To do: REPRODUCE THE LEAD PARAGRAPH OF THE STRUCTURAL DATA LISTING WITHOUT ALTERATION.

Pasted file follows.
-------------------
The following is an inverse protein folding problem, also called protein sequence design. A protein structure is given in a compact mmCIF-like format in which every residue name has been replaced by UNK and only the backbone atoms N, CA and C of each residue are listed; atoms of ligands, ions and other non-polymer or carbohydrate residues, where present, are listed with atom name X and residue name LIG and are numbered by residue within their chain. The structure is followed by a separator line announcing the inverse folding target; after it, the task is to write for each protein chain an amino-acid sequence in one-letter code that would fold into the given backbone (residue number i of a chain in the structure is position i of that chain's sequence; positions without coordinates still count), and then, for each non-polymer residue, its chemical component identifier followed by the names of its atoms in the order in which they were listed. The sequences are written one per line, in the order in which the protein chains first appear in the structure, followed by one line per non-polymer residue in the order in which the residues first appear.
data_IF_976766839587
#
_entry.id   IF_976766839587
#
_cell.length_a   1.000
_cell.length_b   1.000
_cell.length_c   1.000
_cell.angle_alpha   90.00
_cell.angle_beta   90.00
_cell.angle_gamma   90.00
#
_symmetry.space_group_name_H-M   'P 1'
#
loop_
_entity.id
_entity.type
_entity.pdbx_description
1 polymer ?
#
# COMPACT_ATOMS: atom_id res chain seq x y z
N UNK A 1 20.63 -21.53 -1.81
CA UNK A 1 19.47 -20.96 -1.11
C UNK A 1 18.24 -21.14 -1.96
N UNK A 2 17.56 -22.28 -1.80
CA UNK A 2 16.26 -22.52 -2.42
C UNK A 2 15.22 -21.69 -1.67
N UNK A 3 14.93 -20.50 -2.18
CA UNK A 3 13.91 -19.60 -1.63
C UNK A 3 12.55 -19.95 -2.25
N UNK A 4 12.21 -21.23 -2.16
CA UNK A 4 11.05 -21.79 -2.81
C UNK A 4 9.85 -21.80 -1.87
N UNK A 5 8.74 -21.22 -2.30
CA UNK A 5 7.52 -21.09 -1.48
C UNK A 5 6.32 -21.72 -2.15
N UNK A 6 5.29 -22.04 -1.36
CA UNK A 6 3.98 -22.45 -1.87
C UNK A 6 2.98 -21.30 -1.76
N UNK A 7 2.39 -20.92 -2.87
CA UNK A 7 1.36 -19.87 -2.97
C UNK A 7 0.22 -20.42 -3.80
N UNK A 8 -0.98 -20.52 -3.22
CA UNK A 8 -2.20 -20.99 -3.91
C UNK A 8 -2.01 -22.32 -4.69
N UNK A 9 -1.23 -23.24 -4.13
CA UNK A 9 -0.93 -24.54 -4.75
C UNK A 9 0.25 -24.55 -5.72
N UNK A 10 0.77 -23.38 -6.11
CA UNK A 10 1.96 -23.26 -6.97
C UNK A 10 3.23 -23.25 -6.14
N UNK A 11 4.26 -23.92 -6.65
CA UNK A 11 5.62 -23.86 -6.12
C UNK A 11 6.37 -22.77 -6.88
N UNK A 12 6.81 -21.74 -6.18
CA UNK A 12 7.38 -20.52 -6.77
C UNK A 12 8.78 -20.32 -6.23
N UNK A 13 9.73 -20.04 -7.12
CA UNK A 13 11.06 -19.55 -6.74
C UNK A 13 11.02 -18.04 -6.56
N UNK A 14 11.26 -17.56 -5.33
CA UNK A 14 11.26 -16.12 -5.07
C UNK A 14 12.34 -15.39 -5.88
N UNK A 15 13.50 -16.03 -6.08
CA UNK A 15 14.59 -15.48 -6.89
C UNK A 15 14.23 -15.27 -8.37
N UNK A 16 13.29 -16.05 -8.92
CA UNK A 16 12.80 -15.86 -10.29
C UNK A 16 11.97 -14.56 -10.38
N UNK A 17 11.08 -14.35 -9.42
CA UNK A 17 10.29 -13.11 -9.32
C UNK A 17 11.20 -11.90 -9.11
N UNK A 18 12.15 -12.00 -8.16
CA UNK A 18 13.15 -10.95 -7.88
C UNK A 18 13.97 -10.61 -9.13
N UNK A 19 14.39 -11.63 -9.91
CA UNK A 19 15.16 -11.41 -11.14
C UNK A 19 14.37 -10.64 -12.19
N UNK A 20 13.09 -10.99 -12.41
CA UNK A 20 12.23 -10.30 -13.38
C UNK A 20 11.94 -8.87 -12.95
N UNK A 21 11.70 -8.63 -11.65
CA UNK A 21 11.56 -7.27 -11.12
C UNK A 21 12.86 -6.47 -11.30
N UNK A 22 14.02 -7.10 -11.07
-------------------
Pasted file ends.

The following is an inverse protein folding problem, also called protein sequence design. A protein structure is given in a compact mmCIF-like format in which every residue name has been replaced by UNK and only the backbone atoms N, CA and C of each residue are listed; atoms of ligands, ions and other non-polymer or carbohydrate residues, where present, are listed with atom name X and residue name LIG and are numbered by residue within their chain. The structure is followed by a separator line announcing the inverse folding target; after it, the task is to write for each protein chain an amino-acid sequence in one-letter code that would fold into the given backbone (residue number i of a chain in the structure is position i of that chain's sequence; positions without coordinates still count), and then, for each non-polymer residue, its chemical component identifier followed by the names of its atoms in the order in which they were listed. The sequences are written one per line, in the order in which the protein chains first appear in the structure, followed by one line per non-polymer residue in the order in which the residues first appear.